“Antonia” writes as a 30-something adult about her experiences in foster care from the time she was 13 until she aged out at 18. In those five years, she had five placements, including foster families and kinship care. She is now a successful, middle-class professional.

Antonia specifically described how the system failed her. “I don’t think we should have been removed from our mother. She was an alcoholic, but she was working and we had great grades. Things were tough, but not deplorable. Second, I was placed in a in-take center for more than 6 months and almost didn’t graduate on time (as a result). Third, I was placed in a home where the foster family wasn’t feeding me and wouldn’t get me a bus pass to get to school. I ended up running away. [But the worst part was being moved and having my life controlled by others.” She also added, “Social workers should give more weight to the perspective of the children.” On the positive side, she described how the system supported her: “I had a great social worker when I was 15 that made an effort to help me meet people that could support my goal of becoming a business owner.”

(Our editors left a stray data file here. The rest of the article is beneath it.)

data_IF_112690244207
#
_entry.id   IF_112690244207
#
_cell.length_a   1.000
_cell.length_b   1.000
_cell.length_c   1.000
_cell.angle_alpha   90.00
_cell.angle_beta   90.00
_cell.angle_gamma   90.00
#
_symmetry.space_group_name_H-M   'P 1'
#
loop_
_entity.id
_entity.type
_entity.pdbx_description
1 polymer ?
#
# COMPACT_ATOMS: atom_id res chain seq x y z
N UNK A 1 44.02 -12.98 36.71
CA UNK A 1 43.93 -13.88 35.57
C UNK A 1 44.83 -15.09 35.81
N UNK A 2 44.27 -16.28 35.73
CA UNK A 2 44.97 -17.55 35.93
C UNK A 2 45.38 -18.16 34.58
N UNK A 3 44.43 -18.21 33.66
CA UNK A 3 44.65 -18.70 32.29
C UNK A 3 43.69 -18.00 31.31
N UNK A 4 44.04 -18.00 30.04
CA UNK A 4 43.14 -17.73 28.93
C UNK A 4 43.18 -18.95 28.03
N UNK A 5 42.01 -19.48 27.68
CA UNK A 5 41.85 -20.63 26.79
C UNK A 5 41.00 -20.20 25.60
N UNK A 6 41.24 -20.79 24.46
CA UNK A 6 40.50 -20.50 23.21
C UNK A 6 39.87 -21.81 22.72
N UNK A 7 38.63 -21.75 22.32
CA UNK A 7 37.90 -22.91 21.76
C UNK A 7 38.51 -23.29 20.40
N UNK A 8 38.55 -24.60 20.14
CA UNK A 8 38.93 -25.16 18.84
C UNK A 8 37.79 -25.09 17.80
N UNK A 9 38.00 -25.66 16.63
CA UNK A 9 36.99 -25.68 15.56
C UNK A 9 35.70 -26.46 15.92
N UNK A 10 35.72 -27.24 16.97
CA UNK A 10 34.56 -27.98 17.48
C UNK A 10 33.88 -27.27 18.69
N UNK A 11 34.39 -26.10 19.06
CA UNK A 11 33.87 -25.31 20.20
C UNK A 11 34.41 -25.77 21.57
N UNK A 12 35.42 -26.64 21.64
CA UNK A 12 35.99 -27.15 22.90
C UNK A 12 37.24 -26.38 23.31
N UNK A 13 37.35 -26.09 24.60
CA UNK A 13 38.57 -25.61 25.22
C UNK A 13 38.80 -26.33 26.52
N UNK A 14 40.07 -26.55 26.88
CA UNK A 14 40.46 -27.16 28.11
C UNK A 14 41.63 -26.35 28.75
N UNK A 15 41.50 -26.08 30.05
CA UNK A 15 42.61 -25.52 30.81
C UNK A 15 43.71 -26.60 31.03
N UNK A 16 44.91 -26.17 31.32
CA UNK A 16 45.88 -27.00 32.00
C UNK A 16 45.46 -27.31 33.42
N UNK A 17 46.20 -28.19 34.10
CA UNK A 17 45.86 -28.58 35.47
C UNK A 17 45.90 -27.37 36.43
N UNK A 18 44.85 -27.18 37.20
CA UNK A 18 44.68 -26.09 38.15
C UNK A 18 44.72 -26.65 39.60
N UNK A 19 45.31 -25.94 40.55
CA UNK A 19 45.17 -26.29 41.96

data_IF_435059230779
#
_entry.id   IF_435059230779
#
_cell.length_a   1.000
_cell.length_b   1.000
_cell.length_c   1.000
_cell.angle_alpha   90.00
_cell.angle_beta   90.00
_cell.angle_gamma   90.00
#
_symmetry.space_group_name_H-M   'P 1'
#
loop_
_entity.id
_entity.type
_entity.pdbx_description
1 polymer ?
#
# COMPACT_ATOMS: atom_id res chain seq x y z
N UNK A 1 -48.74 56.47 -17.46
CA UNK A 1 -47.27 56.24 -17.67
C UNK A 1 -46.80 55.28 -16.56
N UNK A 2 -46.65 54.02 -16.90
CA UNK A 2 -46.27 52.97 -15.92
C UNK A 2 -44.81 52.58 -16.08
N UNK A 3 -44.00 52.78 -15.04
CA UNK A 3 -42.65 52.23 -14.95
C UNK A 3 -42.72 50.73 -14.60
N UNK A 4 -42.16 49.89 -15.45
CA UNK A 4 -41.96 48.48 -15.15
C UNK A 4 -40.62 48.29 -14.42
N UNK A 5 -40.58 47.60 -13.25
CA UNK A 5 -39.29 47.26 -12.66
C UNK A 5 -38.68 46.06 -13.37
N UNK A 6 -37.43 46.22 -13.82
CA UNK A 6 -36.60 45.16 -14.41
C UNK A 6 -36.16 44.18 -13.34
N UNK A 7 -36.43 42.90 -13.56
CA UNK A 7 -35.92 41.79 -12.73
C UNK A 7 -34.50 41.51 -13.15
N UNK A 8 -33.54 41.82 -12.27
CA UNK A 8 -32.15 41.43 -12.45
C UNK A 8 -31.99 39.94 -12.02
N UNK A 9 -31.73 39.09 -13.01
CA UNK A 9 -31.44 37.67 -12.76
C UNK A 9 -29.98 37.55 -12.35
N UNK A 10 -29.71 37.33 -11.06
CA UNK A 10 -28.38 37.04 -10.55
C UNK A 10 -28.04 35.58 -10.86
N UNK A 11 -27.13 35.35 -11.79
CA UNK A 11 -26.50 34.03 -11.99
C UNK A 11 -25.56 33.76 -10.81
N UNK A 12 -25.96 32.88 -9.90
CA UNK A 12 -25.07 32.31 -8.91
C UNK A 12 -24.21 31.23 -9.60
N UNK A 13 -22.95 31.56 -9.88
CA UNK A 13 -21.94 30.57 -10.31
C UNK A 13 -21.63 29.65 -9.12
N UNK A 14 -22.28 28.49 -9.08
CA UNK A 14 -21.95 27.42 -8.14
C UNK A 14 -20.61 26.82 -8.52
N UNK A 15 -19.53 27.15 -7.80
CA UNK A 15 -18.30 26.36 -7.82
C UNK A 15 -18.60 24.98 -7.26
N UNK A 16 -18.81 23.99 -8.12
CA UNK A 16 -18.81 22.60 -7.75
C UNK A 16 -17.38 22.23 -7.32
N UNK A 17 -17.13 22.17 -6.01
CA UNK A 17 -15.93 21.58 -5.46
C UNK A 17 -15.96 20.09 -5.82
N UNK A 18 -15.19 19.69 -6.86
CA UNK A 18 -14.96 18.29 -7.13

She attributes her life success to her mother ultimately though. “Thankfully, my mother had 13 years with me to build me into the amazing person that I am now. She encouraged me to learn in any situation. She taught me to do my best and help others if I could. I have run my own business for the last seven years, traveled to 10 countries on four continents and been able to give positive energy to multiple communities because of the things that my mother taught me.”

“The goal of the foster care system is to protect children. Sometimes what that looks like is different than what happens.”


Antonia is particularly good at articulating that although her childhood was difficult, she believes her mother would have adequately raised her and perhaps she would have been better off than she was in foster care – especially since being in-care interfered with her education. She talks about how great her grades were and sounds like an otherwise great kid, but she ends up being “a runner.” Kids who run away are treated like criminals by the system. Many kids attempt to runaway when they are frustrated with their families. Most kids come back home after a stint at a friend’s house. But foster kids who run, often back to family, are criminalized. They do not have the means to express frustrations and perhaps even fewer people to listen. Antonia is one of many youth who have said a serious need in the system is that adults need to be more attentive to what children in-care have to say and what they want.